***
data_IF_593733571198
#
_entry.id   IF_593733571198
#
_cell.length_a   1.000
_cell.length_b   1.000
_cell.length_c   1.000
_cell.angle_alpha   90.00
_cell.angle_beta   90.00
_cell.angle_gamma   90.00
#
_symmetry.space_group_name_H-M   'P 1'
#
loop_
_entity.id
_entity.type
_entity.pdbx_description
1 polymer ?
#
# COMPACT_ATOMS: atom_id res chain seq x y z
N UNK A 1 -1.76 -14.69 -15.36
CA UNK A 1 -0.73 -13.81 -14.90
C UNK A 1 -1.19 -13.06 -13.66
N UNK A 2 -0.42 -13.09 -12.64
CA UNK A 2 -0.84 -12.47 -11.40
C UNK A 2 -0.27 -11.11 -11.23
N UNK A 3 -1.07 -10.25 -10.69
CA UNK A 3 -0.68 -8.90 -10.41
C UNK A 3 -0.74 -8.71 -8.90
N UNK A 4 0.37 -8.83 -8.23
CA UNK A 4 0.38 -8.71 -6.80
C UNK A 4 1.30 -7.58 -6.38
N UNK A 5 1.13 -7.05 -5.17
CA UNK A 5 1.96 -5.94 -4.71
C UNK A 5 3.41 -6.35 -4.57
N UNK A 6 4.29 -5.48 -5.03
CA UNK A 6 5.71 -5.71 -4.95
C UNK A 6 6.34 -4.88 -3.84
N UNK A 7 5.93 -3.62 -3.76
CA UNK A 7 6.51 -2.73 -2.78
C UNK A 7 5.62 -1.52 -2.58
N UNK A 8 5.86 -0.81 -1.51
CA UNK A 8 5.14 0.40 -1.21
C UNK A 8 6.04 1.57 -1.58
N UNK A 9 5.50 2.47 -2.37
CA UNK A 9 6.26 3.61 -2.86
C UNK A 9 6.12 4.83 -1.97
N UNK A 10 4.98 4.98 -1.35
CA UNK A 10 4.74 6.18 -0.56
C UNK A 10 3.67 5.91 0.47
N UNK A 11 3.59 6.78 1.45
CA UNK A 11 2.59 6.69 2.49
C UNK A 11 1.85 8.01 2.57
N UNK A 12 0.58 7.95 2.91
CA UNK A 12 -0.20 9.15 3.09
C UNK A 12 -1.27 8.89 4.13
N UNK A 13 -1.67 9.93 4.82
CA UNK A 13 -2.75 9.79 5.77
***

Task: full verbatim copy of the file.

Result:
data_IF_593733571198
#
_entry.id   IF_593733571198
#
_cell.length_a   1.000
_cell.length_b   1.000
_cell.length_c   1.000
_cell.angle_alpha   90.00
_cell.angle_beta   90.00
_cell.angle_gamma   90.00
#
_symmetry.space_group_name_H-M   'P 1'
#
loop_
_entity.id
_entity.type
_entity.pdbx_description
1 polymer ?
#
# COMPACT_ATOMS: atom_id res chain seq x y z
N UNK A 1 -1.76 -14.69 -15.36
CA UNK A 1 -0.73 -13.81 -14.90
C UNK A 1 -1.19 -13.06 -13.66
N UNK A 2 -0.42 -13.09 -12.64
CA UNK A 2 -0.84 -12.47 -11.40
C UNK A 2 -0.27 -11.11 -11.23
N UNK A 3 -1.07 -10.25 -10.69
CA UNK A 3 -0.68 -8.90 -10.41
C UNK A 3 -0.74 -8.71 -8.90
N UNK A 4 0.37 -8.83 -8.23
CA UNK A 4 0.38 -8.71 -6.80
C UNK A 4 1.30 -7.58 -6.38
N UNK A 5 1.13 -7.05 -5.17
CA UNK A 5 1.96 -5.94 -4.71
C UNK A 5 3.41 -6.35 -4.57
N UNK A 6 4.29 -5.48 -5.03
CA UNK A 6 5.71 -5.71 -4.95
C UNK A 6 6.34 -4.88 -3.84
N UNK A 7 5.93 -3.62 -3.76
CA UNK A 7 6.51 -2.73 -2.78
C UNK A 7 5.62 -1.52 -2.58
N UNK A 8 5.86 -0.81 -1.51
CA UNK A 8 5.14 0.40 -1.21
C UNK A 8 6.04 1.57 -1.58
N UNK A 9 5.50 2.47 -2.37
CA UNK A 9 6.26 3.61 -2.86
C UNK A 9 6.12 4.83 -1.97
N UNK A 10 4.98 4.98 -1.35
CA UNK A 10 4.74 6.18 -0.56
C UNK A 10 3.67 5.91 0.47
N UNK A 11 3.59 6.78 1.45
CA UNK A 11 2.59 6.69 2.49
C UNK A 11 1.85 8.01 2.57
N UNK A 12 0.58 7.95 2.91
CA UNK A 12 -0.20 9.15 3.09
C UNK A 12 -1.27 8.89 4.13
N UNK A 13 -1.67 9.93 4.82
CA UNK A 13 -2.75 9.79 5.77